What's a raised PSA level?
The amount of PSA in your blood is measured in nanograms of PSA per millilitre of blood (ng/ml).
If you're aged 50 to 69, raised PSA is 3ng/ml or higher.
A raised PSA level in your blood may be a sign of prostate cancer, but it can also be a sign of another condition that's not cancer, such as:
How accurate is the PSA test?
About 3 in 4 men with a raised PSA level will not have cancer. The PSA test can also miss about 15% of cancers.
Pros and cons of the PSA test
- it may reassure you if the test result is normal
- it can find early signs of cancer, meaning you can get treated early
- PSA testing may reduce your risk of dying if you do have cancer
- it can miss cancer and provide false reassurance
- it may lead to unnecessary worry and medical tests when there's no cancer
- it cannot tell the difference between slow-growing and fast-growing cancers
- it may make you worry by finding a slow-growing cancer that may never cause any problems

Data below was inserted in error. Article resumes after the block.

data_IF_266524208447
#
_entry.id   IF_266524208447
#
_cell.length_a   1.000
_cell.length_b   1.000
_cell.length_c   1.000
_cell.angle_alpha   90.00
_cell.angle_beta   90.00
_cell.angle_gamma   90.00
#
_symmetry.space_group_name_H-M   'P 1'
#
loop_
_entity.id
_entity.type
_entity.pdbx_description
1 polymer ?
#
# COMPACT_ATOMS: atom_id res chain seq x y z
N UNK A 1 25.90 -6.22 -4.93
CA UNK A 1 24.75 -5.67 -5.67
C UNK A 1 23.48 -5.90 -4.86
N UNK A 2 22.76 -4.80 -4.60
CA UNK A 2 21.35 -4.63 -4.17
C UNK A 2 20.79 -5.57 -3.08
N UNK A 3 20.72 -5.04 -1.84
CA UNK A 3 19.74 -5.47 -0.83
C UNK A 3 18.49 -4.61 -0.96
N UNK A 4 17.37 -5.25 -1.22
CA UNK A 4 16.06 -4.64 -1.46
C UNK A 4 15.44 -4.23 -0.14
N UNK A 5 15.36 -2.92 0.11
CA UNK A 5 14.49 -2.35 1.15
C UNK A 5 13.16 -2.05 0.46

Before having the test
If you're having a PSA test, you should not have:
- ejaculated in the past 48 hours
- exercised heavily in the past 48 hours
- a urinary infection
- had a prostate biopsy in the past 6 weeks
Each of these may give an inaccurate PSA reading.
Digital rectal examination (DRE)
Your GP may also perform a digital rectal examination (DRE) to feel for any changes to your prostate gland.
A DRE is done by inserting a gloved, lubricated finger into your back passage.
A DRE on its own is not enough to detect cancer.
If you have a raised PSA level, you may need other tests, such as a biopsy.
This involves taking small samples of your prostate and checking them for cancer.
Biopsies miss 1 in 5 prostate cancers and can sometimes cause complications. The most common are bleeding and infections.
If you have prostate cancer
If you have prostate cancer, your specialist will discuss your options with you.
Possible treatments include:
- watchful waiting
- active surveillance
- radical prostatectomy (surgery)
Side effects of some treatments can include problems with erections, loss of fertility and incontinence.
You should talk to your cancer specialist about the benefits and risks of any treatment before you begin.
Read more about treating prostate cancer.